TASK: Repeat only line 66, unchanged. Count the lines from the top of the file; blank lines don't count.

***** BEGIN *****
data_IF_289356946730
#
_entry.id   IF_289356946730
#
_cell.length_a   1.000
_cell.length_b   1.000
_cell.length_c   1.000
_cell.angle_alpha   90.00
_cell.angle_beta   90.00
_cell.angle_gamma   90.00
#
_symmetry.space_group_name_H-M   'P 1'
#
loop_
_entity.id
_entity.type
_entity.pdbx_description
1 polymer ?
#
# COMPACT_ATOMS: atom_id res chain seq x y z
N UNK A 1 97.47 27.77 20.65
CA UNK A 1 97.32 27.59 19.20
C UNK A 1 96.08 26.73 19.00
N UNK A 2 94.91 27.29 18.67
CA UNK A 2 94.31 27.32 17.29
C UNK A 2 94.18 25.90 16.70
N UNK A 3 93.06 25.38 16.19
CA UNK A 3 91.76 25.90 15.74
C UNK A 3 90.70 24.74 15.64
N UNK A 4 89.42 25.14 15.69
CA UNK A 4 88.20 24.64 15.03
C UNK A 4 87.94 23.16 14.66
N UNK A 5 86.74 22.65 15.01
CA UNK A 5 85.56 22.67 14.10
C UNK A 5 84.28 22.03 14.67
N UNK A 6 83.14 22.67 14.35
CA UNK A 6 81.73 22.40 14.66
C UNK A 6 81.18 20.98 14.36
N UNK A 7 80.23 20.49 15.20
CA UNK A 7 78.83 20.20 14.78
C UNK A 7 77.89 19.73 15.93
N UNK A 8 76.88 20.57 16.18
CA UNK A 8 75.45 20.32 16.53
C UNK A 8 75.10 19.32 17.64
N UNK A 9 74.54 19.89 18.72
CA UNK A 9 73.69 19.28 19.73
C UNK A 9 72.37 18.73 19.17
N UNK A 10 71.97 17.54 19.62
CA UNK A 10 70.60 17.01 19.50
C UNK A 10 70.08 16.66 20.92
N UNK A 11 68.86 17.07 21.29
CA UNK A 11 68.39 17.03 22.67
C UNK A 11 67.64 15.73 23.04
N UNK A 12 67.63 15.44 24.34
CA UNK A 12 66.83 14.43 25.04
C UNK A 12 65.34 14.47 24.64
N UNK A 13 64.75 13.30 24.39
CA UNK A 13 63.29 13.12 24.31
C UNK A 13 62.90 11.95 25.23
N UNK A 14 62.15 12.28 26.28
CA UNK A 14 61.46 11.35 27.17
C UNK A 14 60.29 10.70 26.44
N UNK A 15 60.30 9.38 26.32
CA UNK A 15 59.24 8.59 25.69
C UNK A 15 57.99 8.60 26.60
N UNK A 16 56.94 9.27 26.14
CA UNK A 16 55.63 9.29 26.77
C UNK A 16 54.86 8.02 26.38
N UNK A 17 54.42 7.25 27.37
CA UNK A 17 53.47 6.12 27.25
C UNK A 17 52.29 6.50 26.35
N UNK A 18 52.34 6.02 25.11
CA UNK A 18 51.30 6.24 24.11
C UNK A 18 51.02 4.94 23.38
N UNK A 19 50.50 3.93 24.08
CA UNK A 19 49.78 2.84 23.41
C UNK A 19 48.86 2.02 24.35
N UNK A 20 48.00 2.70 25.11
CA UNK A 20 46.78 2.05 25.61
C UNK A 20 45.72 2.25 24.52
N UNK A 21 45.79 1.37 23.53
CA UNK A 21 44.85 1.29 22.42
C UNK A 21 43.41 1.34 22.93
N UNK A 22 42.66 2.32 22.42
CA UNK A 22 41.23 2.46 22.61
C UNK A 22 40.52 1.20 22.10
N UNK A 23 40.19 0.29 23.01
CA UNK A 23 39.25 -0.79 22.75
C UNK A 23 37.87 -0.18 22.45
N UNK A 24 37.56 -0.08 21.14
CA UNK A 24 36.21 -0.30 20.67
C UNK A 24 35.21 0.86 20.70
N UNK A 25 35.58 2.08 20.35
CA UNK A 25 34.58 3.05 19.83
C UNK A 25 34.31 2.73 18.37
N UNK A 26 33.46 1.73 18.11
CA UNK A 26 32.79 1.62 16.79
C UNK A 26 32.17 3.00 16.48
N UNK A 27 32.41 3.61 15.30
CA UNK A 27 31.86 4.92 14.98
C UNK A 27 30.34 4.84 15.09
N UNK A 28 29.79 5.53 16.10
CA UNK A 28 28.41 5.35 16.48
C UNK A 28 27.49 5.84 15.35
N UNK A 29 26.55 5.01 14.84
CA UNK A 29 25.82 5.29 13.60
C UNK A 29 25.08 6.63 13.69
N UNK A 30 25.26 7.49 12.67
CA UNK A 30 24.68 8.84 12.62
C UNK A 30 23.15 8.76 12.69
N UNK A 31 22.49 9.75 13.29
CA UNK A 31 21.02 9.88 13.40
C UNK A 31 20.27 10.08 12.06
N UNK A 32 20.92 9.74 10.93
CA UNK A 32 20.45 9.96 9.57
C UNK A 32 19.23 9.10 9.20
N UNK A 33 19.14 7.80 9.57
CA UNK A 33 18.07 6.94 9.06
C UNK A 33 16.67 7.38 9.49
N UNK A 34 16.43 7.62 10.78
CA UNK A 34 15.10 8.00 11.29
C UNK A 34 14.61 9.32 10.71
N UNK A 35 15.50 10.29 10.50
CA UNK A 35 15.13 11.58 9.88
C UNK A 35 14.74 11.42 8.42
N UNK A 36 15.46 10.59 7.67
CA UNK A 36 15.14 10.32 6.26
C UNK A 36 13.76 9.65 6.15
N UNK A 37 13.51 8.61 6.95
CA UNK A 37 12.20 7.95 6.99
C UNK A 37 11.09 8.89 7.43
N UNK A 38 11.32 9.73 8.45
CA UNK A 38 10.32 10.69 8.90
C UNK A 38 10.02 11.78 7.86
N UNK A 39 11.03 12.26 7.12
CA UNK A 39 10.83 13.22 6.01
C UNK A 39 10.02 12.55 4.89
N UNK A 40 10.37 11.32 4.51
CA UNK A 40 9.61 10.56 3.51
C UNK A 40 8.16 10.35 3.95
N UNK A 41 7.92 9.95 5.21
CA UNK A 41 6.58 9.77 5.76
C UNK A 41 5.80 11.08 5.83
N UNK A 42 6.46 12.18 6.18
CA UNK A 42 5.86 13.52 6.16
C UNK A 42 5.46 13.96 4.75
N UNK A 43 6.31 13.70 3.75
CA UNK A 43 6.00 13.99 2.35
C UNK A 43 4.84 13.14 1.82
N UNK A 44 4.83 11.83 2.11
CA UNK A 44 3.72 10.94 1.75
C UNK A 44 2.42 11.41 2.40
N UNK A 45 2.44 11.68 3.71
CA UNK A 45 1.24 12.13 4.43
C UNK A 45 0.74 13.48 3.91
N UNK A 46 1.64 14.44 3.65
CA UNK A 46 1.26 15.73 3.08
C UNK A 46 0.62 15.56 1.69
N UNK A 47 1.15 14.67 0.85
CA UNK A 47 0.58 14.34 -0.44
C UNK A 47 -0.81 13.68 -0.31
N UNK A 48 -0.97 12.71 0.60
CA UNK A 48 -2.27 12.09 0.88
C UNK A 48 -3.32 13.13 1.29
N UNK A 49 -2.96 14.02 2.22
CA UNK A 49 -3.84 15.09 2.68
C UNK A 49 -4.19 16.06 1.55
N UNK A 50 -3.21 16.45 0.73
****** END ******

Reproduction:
N UNK A 16 56.94 9.27 26.14